I just hope the rumours above aren’t correct Natalie/Graham, otherwise I fear for your reputation, which has always been held in the highest acclaim.
    Peace and Love

  17. Hi Samantha

    As mentioned previously if you check with the police and log, (I will bring it down to you if you like, to put these ridiculous rumours to an end) – you will see that we were not allowed to finish our clear out as planned (we had until the 31st of Jan to make the place good) and were in fact told by Tim Speed at 2.30pm on Saturday that he did not want us to finish the removal and clear up job. All of this was witnessed by several people in the building, my plumber, electrician, removal men and police and is also documented on video.

    Please get in touch with me on natalie@thisisleaf.co.uk/ 0151 707 7747 to see the evidence if you wish. We have absolutely nothing to hide and want to be as honest and transparent with customers as possible.

    Once again, I will re-iterate how sorry we are to have left and even more sorry that rumours and hear-say have spoilt what was in the majority, an enjoyable journey for us.

    Natalie x

  18. Samantha Enriles

    Hi Natalie,
    Please don’t think I am taking sides here, I just think it’s a whole sorry mess, and it shouldn’t have got to the situation it has.
    Good businesses all around that area struggle enough without something like this happening.
    Best of luck in the new bold street home, and looking forward to the upstairs opening, next week is it?, and good luck to all in Elavator building and the Baltic sector. Such a shame there isn’t a stronger business district team for the region, it would really help with promotion transport etc…
    May all have a prosperous journey and not a single sledgehammer is seen in the area again. (that’s a little joke).
    Peace and Love.

  19. Seems to be a lot of doubting in LEAF in some of these comments, I’d suggest looking at the success of the brand and it’s growth over the last 3 yrs and it’s following — Then take a look at the mass exodus of designers, artists, musicians and larger businesses leaving Elevator. My company was once based there but also had to leave due to on-going issues with the landlord, like so many others. A shame because with the right direction the building could be amazing — Anon

  20. Like any regeneration area, Baltic’s development plans are long-term but in the short-term it is devastating when a thriving brand like Leaf feels forced out because the area suffers.. But you have to ask ‘why would a successful business leave?’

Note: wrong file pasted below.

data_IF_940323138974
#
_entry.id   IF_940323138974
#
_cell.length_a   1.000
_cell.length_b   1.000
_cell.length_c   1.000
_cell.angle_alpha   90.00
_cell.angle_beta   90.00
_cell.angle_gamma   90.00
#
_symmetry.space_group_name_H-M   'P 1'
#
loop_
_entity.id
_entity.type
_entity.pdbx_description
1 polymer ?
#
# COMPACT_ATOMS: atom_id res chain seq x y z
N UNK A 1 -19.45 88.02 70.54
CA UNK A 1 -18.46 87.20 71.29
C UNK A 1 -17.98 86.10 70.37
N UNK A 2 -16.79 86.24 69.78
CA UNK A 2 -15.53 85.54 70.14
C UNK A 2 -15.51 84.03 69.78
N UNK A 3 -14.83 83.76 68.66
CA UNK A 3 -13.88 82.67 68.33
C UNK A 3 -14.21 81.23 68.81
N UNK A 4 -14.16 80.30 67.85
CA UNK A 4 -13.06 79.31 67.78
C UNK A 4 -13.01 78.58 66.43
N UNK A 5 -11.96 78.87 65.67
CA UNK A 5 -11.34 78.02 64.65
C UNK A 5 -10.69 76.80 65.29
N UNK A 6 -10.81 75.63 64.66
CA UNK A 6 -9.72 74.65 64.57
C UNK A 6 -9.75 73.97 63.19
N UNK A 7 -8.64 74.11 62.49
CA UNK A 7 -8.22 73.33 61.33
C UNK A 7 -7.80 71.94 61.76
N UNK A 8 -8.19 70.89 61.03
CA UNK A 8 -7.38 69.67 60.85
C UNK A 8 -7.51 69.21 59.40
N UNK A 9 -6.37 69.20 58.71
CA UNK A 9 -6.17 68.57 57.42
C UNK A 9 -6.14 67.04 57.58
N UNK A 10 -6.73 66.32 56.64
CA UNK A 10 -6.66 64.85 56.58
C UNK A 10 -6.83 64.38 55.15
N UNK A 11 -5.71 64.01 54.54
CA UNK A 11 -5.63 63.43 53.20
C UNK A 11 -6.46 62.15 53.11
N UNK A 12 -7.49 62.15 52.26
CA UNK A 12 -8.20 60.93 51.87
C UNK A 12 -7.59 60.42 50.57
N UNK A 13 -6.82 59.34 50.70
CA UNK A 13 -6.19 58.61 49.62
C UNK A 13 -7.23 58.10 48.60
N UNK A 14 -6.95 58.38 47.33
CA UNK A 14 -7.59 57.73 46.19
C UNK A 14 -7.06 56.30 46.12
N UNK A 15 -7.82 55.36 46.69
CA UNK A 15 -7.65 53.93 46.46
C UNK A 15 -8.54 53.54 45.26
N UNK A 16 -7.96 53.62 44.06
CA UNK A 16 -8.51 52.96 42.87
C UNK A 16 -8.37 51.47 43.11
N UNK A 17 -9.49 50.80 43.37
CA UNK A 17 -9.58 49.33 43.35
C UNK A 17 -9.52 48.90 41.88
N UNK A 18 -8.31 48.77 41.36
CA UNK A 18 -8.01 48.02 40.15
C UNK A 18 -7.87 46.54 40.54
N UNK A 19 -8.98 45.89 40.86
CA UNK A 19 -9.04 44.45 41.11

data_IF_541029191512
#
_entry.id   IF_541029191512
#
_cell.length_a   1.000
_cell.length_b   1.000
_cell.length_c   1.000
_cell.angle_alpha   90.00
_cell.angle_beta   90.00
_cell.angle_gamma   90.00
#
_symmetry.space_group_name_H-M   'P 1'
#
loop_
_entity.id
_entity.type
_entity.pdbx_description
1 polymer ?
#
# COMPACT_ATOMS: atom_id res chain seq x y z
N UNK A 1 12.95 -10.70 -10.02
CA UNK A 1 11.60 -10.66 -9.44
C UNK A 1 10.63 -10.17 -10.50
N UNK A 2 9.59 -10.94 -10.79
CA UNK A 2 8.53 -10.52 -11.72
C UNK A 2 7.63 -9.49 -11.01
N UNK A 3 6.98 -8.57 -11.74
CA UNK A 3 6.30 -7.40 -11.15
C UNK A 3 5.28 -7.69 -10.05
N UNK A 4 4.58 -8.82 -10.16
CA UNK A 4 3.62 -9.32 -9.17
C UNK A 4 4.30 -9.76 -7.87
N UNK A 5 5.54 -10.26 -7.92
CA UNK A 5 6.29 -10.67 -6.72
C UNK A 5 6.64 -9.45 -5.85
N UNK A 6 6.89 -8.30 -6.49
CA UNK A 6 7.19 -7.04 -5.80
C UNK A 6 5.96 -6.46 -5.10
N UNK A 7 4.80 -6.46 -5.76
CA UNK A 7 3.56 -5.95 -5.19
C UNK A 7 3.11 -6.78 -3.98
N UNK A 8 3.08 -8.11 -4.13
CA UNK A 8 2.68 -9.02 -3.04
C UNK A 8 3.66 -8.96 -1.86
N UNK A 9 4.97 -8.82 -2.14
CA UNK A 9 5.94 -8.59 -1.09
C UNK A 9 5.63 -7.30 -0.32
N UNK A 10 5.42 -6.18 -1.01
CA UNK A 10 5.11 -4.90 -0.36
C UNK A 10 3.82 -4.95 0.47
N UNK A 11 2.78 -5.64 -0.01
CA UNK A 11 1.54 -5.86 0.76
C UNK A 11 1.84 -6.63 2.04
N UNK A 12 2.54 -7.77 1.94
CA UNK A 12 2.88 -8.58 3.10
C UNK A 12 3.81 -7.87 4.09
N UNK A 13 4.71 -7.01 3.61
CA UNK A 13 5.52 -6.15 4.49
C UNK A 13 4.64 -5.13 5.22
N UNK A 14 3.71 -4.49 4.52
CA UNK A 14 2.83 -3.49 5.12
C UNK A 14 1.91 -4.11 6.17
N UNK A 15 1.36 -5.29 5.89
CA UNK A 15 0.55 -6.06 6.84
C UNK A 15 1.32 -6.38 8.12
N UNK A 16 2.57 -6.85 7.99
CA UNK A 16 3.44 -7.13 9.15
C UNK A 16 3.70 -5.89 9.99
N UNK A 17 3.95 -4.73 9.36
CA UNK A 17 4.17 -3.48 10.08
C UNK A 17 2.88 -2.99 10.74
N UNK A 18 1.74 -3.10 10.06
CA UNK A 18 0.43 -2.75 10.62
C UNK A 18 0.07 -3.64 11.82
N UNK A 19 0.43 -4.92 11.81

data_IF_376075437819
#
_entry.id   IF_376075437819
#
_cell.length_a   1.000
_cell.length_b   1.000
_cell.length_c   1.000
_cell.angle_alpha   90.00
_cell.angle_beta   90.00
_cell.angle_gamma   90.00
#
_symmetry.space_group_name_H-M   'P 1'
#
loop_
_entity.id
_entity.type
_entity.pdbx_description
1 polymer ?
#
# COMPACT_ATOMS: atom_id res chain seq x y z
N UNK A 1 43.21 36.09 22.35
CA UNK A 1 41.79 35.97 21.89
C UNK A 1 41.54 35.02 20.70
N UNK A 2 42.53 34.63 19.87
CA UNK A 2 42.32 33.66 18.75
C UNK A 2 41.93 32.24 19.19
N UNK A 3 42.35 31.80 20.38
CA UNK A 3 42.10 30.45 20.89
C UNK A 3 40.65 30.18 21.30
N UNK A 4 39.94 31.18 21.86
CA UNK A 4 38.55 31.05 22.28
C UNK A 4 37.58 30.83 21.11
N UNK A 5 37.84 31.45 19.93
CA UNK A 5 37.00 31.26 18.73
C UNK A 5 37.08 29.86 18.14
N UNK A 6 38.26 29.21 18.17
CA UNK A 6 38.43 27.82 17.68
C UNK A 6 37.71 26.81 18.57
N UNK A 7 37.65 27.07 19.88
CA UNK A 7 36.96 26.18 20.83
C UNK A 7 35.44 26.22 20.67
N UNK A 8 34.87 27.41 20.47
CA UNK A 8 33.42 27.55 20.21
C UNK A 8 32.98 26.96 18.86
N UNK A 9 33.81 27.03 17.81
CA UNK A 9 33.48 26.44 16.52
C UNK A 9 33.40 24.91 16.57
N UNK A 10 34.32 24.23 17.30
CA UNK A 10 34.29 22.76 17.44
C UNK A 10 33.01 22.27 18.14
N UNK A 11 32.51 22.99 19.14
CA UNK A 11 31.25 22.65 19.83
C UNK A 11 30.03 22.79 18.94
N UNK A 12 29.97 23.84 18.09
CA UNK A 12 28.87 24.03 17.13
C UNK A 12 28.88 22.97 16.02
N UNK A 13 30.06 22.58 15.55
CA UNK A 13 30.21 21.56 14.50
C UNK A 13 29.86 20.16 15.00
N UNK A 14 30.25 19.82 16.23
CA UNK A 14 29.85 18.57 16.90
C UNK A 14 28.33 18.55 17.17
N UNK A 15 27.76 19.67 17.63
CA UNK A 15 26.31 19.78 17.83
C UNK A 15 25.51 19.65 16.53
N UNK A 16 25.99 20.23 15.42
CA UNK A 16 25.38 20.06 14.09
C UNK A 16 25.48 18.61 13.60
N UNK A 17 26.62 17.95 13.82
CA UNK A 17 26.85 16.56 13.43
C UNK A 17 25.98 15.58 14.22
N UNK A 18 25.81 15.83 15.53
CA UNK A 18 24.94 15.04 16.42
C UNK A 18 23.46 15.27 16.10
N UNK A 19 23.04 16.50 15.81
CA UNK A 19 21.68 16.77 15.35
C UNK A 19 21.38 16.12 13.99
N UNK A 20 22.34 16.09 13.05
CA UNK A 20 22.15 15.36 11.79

The people who need to know the working practises of the elevator landlords KNOW. It’s not just Leaf who’s experienced this. (S Jones – with you on this.)

    Cautionary advice to any business thinking about replacing leaf — get your lawyer to read the terms & conditions VERY carefully.

    People like Glen suggesting a boycott of Bold St Leaf are laughable. Pure comedy. ‘Jenny’ (aka ‘someone else’) – if the landlords had let Leaf finish the removal they wouldn’t be complaining about the position they’re in now and a business could never just move straight in — anyone knowing about catering/ setting up restaurants knows this. They’d also know Leaf couldn’t set up another business IF they weren’t paying their suppliers beforehand. You’re pedalling B/S, aren’t you?

    To Bold St Leaf – goodbye & good luck. It is a shame you were forced out in the end but Bold St venue is fantastic so congratulations and well done to you all.

  21. Im not sure whats gone on with the cafe at Elevator but Im in a band that rehearses in the building and its brilliant . Hopefully there will be a new bar back in the building soon.

  22. I definitely agree that there need to be stronger public transport links in the Baltic area; I don’t see why one of the circular routes couldn’t run along Jamaica Street, then up to Hope Street, etc.

    I’m glad someone is making use of the former Microzine space and doing something different with it. I hope Leaf has found a permanent (and wonderfully decorated!) home on Bold Street.

  23. This wasn’t a feature on why Leaf moved – we’re not here to talk about business practices, naming names or personal accusations. Businesses make big decisions all the time and have disagreements amongst themselves. We respect our commenters right to discuss things like that, but it wasn’t the piece’s intention. Please keep names etc out of it – we’ve had to remove some accusations at request of lawyers already. So let’s steer it back a bit.

    Whatever happened, it’s gone from the Baltic and it’s a loss – and it’s bound to have a noticeable impact on that bit of the city. And raise questions on what people can do to attract people back to that end of town.

  24. David Crosbie

    As a previous member of staff I and other members of staff felt at risk and very vulnerable especially in the area where leaf Baltic was located.

    I was there helping during the move out at Baltic and both Natalie and Graham were truly upset that their hard work at Baltic had to come to end in such a way. We were told by the landlords to stop the move and leave immediately resulting in us not leaving the café as we found it.

    The so called “GLEN, JENNY & SAMANTHA” take up Natalie’s offer and see the evidence.

  25. I notice a conspicuous silence from the artists of Arena gallery – they’re not exactly rushing to support the current regime at the building. That, to me, speaks volumes, and you don’t need solicitors to realise that.